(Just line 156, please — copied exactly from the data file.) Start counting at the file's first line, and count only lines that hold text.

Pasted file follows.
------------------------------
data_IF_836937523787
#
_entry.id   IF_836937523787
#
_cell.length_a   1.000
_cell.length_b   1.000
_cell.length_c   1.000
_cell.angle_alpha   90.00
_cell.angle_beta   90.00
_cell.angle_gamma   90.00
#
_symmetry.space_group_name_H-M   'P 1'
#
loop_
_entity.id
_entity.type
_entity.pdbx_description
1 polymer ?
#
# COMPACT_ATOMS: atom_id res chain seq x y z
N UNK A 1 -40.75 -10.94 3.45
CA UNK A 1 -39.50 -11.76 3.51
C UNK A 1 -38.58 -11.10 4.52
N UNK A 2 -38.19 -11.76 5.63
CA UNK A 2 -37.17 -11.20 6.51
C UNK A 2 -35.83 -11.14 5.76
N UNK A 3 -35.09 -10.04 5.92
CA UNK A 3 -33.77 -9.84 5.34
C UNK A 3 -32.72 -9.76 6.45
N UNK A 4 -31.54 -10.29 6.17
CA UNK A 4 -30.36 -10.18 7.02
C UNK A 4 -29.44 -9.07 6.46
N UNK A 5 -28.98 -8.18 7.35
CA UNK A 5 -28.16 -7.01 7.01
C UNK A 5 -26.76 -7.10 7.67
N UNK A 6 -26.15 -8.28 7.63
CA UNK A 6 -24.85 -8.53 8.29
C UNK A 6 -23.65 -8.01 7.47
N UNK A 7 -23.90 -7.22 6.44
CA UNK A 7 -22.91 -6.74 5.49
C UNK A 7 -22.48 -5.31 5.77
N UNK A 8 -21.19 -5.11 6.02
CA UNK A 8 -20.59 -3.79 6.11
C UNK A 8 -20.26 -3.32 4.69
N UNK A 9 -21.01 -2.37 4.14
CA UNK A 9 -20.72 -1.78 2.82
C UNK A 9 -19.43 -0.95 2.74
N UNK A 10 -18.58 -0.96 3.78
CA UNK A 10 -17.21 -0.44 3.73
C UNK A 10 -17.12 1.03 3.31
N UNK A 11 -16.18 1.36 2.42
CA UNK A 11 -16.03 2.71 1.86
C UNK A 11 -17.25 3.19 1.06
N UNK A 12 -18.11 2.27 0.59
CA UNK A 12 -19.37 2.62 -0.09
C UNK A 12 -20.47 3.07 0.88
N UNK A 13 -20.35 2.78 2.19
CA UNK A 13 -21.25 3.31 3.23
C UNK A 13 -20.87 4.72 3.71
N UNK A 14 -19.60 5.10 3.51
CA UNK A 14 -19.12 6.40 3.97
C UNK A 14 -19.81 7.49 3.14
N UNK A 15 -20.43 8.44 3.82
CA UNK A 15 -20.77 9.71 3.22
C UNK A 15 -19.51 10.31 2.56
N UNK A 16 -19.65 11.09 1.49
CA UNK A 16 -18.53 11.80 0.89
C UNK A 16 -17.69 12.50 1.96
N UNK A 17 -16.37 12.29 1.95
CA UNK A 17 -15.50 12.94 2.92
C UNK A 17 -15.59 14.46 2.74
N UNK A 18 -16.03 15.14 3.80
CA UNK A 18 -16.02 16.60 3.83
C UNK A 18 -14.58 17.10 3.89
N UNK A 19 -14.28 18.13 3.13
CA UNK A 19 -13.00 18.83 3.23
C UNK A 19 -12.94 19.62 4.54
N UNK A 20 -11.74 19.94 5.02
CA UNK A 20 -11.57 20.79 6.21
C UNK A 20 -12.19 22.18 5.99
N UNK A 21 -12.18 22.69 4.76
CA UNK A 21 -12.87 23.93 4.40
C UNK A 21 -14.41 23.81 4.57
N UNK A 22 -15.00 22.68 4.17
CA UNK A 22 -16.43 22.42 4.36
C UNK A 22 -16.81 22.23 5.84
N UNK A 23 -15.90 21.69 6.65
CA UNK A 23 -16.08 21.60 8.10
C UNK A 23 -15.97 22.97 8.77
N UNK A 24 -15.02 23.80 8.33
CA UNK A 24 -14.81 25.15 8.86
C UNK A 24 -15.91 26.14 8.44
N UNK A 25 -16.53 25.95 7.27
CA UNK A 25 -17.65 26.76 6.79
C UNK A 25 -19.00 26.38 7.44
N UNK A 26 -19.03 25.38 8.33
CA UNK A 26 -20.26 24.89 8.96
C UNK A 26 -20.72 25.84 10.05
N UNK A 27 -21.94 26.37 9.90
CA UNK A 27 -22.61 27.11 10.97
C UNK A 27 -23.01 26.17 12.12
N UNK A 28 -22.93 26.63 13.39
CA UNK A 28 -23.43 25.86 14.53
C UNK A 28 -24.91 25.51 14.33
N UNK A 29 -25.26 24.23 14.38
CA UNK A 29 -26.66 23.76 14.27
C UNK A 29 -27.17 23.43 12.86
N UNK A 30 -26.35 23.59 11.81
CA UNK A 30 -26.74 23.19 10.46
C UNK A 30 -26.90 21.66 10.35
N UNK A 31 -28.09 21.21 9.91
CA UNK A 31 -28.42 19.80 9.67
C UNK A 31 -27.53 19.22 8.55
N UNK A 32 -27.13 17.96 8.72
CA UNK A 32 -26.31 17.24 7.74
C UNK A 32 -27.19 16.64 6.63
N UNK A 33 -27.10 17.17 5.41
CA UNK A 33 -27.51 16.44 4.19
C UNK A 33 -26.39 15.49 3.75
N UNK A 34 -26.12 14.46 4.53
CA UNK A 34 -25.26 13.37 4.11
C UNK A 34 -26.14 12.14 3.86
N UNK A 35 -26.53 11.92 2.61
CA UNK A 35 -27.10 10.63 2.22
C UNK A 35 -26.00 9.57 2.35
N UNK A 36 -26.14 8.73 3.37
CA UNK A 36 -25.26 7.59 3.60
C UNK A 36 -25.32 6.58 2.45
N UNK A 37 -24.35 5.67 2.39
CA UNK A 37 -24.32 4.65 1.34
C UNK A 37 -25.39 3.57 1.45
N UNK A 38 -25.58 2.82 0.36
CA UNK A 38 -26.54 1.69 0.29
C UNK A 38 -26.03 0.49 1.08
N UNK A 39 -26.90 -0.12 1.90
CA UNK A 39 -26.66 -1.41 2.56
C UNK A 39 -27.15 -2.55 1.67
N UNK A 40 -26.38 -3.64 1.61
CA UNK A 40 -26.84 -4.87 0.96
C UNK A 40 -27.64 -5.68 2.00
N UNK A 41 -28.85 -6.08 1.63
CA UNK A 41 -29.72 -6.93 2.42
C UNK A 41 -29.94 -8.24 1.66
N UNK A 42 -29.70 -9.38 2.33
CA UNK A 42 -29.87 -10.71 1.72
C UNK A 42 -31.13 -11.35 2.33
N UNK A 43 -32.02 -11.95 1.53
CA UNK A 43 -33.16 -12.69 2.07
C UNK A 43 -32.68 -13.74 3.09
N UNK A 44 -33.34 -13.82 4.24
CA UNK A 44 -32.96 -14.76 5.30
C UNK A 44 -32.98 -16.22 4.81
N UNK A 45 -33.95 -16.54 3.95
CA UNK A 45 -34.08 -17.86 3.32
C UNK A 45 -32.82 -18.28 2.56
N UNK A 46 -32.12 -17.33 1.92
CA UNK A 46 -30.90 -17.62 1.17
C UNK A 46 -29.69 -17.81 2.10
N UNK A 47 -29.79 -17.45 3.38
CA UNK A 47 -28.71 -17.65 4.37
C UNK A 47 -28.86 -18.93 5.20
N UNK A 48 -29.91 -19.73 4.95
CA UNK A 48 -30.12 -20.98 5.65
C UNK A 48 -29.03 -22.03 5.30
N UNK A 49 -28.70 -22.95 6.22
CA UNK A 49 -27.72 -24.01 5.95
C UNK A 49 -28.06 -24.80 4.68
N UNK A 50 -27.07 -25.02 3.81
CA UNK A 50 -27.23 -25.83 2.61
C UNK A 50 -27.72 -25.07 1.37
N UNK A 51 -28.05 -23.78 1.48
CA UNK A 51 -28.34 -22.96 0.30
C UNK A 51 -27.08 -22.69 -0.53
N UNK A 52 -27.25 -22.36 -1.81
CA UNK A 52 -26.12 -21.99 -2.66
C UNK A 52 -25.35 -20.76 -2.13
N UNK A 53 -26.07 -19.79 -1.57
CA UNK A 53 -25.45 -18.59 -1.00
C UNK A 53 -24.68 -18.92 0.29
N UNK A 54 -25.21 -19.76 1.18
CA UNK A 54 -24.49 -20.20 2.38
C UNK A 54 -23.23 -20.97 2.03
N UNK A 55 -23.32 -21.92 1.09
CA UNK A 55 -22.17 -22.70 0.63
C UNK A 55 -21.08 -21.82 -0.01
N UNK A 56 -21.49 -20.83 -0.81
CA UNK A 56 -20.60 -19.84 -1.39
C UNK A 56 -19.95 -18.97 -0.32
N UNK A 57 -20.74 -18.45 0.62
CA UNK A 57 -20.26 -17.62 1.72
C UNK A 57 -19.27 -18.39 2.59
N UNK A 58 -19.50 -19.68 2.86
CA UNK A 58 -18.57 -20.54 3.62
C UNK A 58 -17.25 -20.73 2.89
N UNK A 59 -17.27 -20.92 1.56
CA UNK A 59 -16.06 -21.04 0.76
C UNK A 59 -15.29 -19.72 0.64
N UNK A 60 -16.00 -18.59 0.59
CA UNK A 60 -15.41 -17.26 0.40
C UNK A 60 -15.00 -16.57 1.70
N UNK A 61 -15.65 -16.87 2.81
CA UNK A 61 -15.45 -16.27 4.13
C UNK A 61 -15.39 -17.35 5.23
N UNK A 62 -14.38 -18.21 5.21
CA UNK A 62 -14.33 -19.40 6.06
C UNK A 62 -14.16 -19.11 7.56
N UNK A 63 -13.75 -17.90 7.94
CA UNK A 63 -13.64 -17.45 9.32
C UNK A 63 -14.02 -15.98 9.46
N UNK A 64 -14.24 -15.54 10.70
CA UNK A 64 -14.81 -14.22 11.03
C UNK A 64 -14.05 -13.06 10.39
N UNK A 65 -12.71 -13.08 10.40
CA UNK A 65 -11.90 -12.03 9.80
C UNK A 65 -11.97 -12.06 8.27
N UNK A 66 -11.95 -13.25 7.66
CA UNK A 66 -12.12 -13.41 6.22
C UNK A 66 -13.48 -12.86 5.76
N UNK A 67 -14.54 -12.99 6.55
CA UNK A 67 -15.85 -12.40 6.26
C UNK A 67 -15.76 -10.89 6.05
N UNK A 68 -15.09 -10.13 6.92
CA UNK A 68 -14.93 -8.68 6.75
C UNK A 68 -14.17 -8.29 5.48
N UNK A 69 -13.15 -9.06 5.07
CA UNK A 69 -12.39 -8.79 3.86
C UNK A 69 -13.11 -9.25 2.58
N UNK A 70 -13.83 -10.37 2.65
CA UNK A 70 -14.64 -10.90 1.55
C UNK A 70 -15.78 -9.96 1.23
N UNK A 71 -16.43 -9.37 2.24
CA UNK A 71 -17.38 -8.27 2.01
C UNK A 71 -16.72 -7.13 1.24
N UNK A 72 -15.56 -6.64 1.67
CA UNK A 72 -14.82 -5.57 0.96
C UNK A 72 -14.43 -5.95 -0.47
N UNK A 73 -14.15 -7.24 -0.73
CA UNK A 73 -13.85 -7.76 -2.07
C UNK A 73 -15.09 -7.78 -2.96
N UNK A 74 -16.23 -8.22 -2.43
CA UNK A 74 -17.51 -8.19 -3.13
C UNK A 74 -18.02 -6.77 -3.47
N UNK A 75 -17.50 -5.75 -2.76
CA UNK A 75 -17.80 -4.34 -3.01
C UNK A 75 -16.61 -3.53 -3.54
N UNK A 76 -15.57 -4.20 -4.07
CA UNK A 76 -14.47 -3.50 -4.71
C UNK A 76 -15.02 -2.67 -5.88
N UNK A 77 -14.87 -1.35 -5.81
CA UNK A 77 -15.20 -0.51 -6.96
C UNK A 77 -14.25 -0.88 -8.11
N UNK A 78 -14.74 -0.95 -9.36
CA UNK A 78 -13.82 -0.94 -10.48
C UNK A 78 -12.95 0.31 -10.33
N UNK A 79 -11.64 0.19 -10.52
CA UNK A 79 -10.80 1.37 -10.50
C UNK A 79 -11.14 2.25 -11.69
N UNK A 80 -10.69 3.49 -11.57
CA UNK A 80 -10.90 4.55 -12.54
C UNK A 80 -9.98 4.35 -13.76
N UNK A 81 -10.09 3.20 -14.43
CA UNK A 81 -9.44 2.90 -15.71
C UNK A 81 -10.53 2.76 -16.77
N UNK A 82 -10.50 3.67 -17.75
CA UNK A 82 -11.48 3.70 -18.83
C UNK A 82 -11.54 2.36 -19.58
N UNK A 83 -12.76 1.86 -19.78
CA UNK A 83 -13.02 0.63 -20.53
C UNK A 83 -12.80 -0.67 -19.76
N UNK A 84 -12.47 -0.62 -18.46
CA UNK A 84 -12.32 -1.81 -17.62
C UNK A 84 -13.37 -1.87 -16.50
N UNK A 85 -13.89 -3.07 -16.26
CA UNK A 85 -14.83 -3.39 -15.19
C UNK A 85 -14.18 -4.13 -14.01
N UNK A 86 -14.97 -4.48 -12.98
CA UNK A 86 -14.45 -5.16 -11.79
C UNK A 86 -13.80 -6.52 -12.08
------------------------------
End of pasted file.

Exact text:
N UNK A 46 -32.12 -17.33 1.92